Read this first! Bloggers, DJs, and critics helped us assemble this comprehensive list of great love songs. Before you tell us what we missed, a few notes. One, we excluded breakup songs and come-back-to-me songs and please-sleep-with-me songs. These are love songs — songs you could play to your current squeeze immediately after saying, “Steve/Miriam, this song explains my feelings for you, which may be nuanced but are ultimately positive,” and not expect to sleep on the couch. Two, we limited it to one song per artist, with a couple of exceptions, like The Beatles, because they’re The Beatles. Lastly, come back next week for the best love songs of the ’00s, and click here for the best love songs of the ’60s, the best love songs of the ’70s, and the best love songs of the ’80s. Okay, now you can tell us what we missed. Have fun! — The Nerve Editors
25. The Jesus & Mary Chain with Hope Sandoval, “Sometimes Always” (1994)
“Sometimes Always” is the perfect reconciliation song, sung sweetly by Hope Sandoval and written by then-boyfriend William Reid. Despite its jangly popness, the song feels intimate and full of love, though these days I have to wonder about the wisdom of falling back into a relationship with a guy who says, “I always knew you’d take me back.” But, you know, when you’re young and idealistic, the makeup sex that goes along with refrains like these is heady and full of flowers. — Linda Park, of SXSW
Listen: The Jesus & Mary Chain with Hope Sandoval, “Sometimes Always”
24. Jawbreaker, “Chesterfield King” (1991)
Blake Schwarzenbach was the Charles Bukowski of early ’90s alternative. Gruff-voiced but tender, he was unashamed to sing of “Killin’ cops and readin’ Kerouac” and his feelings side by side. “Chesterfield King” is the best view of this dichotomy: it’s a downright touching account of suburban love, the kind that seemingly happens every fall night across the country, delivered in a boozy four minutes. Buk would have been proud. — Alex Heigl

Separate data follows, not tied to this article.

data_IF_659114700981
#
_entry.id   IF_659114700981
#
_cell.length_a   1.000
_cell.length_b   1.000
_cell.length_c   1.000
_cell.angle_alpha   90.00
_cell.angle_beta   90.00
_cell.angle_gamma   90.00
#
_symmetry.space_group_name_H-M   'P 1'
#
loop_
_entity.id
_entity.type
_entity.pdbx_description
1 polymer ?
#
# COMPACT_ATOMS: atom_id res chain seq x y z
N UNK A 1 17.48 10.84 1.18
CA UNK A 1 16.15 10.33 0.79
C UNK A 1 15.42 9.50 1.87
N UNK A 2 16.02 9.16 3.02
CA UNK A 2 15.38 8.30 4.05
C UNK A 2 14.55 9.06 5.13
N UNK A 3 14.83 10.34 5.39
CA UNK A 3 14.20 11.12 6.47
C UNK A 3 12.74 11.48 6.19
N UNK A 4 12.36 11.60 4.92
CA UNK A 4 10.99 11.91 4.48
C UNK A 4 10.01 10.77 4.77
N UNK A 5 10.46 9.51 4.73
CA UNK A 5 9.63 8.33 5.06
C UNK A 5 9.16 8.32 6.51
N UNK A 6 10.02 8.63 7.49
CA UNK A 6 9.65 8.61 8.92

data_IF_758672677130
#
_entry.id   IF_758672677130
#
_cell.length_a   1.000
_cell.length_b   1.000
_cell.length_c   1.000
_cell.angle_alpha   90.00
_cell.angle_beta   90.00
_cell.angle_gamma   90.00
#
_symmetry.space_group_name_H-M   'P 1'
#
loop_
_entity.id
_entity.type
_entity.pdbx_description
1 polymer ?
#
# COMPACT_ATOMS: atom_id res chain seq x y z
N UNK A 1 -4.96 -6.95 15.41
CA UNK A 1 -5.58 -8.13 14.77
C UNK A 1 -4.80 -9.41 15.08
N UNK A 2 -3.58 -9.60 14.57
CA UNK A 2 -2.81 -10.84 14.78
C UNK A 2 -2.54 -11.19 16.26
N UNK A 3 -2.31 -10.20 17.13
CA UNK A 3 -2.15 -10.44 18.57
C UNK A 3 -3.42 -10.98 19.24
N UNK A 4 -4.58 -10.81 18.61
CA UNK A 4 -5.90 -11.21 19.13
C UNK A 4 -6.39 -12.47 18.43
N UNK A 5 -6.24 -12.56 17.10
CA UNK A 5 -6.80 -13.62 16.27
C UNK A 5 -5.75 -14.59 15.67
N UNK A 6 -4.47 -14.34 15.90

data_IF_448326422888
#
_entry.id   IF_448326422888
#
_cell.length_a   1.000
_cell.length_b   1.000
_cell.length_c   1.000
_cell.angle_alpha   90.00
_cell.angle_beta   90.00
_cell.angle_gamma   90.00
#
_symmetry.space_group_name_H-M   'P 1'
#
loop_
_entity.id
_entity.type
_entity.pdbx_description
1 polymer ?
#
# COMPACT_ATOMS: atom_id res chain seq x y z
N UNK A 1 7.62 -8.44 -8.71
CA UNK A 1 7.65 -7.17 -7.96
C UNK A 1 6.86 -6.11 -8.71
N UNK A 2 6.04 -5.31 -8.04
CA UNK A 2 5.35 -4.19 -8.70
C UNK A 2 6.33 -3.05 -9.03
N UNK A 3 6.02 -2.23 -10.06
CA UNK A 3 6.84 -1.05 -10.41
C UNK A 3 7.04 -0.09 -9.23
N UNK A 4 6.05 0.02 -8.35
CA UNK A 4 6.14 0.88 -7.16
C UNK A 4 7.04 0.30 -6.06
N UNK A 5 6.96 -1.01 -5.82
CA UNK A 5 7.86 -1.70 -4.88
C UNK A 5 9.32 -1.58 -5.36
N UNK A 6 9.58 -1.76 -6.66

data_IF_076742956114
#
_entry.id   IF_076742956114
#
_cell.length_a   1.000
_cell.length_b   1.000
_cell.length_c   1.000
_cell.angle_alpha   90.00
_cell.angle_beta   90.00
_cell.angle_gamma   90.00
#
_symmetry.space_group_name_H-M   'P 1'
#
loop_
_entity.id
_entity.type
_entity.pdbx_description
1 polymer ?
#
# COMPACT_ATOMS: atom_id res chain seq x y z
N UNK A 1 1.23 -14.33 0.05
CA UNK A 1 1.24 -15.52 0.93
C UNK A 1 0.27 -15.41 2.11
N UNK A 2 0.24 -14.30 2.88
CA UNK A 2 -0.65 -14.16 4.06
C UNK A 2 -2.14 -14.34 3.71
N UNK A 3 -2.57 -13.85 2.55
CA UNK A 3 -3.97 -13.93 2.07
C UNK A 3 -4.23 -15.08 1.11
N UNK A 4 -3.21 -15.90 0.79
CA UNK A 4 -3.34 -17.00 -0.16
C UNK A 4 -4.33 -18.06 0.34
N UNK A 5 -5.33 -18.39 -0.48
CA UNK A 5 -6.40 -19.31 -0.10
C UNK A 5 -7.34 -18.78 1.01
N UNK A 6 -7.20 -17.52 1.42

Listen: Jawbreaker, “Chesterfield King”
23. D’Angelo, “Higher” (1995)
D’Angelo’s sanctified organ elevates his multi-tracked choir of sweet soul vocals in the album closer from Brown Sugar. Anchored by the band’s impossibly deep groove, “Higher” shows why gospel and R&B are as inextricably linked as church and sex: they’re both transcendent, but firmly in the here and now — exactly how you want falling in love to be. — A.H.
Listen: D’Angelo, “Higher”
22. Smashing Pumpkins, “Luna” (1993)
For suburban kids hitting their stride during the Clinton years, there weren’t very many love songs to choose from. There was plenty of raging against the machine and Pavement-style irony to go around, but romance was generally the subject of mockery. In order to break through the era’s postmodern glaze, you either had to be an outcast, or be too comically self-indulgent to notice the world around you. Billy Corgan, at least for a time, was both. Siamese Dream was one of the few pop-rock albums of that time to express love and emotional vulnerability in a straightforward way; the beautiful closer, “Luna,” with that naked final refrain (“I’m in love with you”) became the private soundtrack to many a school-bus love affair. — Michael Edison Hayden
Listen: Smashing Pumpkins, “Luna”
21. REM, “At My Most Beautiful” (1999)
Most of REM’s perceived love songs (“The One I Love,” “Losing My Religion”), well, aren’t. But “At My Most Beautiful” speaks to love in as unmistakable and unambiguous terms as Michael Stipe ever used. The simplicity pays off. Stipe confessing that he “reads bad poetry into your machine” over a delicate Beach Boys homage might also make this the most beautiful moment in the REM catalogue. — Jonathan Keefe, of Slant Magazine
Listen: REM, “At My Most Beautiful”
20. Wilco, “I Got You (At The End Of The Century)”(1996)
When it comes to love, Jeff Tweedy takes the long view. He doesn’t fall for someone for a few months, or even a few years. He loves for centuries. This rare heartache-free Wilco track is also undeniable proof that all great love songs must include at least eight bars of oohing. — Delia Pless